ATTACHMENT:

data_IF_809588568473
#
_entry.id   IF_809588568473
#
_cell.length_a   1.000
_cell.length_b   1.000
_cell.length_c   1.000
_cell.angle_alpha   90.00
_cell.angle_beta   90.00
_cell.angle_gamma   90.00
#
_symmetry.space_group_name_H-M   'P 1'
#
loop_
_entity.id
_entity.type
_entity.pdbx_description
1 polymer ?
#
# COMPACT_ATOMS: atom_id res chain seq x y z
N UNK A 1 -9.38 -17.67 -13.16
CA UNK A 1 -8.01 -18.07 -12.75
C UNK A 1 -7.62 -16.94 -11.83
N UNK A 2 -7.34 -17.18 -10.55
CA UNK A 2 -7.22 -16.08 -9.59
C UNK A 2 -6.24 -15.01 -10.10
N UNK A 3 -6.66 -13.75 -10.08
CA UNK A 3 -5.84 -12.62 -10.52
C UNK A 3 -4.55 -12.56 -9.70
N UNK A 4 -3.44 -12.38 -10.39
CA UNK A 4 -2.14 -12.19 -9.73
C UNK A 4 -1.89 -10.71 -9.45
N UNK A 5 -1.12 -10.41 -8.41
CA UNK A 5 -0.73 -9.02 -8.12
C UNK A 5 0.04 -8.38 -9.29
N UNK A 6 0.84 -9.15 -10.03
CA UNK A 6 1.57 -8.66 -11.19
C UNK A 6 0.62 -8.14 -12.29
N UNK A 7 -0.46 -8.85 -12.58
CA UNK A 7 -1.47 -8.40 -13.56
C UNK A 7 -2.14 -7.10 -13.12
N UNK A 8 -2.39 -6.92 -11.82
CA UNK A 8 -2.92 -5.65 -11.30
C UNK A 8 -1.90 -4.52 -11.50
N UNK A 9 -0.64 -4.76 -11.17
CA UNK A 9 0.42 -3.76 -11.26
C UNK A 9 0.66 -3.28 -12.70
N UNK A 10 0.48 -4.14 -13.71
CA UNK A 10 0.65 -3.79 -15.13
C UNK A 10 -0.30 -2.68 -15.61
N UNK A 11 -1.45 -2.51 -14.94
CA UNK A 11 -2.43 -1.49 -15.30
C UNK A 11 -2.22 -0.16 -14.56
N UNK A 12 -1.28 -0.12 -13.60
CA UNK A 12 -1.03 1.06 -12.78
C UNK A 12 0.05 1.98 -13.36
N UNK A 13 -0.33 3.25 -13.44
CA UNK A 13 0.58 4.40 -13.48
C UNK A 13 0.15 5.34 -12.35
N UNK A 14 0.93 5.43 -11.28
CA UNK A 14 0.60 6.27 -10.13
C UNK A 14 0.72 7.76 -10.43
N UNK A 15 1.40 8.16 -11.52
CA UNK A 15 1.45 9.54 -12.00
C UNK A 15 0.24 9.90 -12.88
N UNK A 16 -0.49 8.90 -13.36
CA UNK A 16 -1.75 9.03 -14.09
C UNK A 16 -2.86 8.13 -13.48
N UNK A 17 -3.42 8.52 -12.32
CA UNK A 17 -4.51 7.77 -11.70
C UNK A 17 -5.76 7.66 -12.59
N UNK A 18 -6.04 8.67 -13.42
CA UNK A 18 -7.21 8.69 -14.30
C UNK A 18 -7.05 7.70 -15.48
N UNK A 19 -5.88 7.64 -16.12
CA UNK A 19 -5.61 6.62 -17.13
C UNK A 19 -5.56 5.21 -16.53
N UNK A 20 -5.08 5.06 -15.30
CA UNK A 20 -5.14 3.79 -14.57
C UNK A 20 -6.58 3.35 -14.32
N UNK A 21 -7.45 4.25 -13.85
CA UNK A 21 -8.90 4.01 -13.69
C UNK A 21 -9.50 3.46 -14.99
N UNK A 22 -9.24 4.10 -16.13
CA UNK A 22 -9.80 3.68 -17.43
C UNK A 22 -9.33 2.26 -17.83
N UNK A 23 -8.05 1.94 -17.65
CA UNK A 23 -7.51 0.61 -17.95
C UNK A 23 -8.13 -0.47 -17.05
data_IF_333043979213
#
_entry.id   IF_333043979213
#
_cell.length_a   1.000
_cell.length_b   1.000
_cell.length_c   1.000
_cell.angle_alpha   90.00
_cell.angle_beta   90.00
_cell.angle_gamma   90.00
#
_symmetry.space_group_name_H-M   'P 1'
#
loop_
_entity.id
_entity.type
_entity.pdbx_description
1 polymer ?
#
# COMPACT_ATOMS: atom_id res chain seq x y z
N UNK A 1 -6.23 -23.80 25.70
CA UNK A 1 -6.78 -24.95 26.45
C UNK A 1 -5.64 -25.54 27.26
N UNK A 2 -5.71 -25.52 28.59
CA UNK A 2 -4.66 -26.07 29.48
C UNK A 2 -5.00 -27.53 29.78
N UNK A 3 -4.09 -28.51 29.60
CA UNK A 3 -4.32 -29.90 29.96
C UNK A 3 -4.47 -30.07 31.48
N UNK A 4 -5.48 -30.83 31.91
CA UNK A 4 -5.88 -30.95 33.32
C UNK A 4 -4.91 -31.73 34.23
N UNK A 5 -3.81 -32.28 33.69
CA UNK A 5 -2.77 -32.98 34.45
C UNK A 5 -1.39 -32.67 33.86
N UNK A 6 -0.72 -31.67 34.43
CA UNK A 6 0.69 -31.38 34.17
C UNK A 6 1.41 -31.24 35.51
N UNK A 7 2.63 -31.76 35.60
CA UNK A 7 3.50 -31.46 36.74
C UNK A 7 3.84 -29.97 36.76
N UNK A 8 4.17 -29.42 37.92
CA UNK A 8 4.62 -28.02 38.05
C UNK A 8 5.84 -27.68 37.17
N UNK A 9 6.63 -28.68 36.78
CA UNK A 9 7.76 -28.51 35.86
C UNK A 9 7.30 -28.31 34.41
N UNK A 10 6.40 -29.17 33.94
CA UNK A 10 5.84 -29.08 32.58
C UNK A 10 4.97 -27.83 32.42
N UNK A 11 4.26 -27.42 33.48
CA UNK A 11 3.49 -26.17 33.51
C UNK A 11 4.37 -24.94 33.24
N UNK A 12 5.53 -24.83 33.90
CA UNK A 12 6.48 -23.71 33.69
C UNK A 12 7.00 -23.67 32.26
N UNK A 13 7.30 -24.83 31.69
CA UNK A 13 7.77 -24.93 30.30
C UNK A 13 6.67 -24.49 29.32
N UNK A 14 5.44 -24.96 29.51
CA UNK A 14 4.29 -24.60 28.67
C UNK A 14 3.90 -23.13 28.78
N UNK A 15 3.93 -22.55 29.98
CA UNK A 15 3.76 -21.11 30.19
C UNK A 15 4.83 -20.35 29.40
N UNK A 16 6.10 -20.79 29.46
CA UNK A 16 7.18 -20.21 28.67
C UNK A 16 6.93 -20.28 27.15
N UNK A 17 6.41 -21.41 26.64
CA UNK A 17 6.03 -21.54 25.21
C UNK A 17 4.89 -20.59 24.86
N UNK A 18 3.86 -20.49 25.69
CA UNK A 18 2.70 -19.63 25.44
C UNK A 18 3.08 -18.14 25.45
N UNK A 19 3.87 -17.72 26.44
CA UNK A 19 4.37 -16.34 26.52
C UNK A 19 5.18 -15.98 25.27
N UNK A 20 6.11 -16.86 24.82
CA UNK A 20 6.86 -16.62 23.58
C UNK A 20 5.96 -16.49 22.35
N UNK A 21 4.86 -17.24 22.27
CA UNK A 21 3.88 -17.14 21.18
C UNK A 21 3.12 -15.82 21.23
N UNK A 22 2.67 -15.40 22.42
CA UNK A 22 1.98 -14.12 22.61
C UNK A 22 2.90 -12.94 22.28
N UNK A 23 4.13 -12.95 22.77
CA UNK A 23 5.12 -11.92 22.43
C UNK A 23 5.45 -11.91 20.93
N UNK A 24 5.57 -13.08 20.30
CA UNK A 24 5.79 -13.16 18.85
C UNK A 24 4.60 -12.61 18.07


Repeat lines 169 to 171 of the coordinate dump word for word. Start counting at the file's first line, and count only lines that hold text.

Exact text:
C UNK A 20 5.96 -16.49 22.35
N UNK A 21 4.86 -17.24 22.27
CA UNK A 21 3.88 -17.14 21.18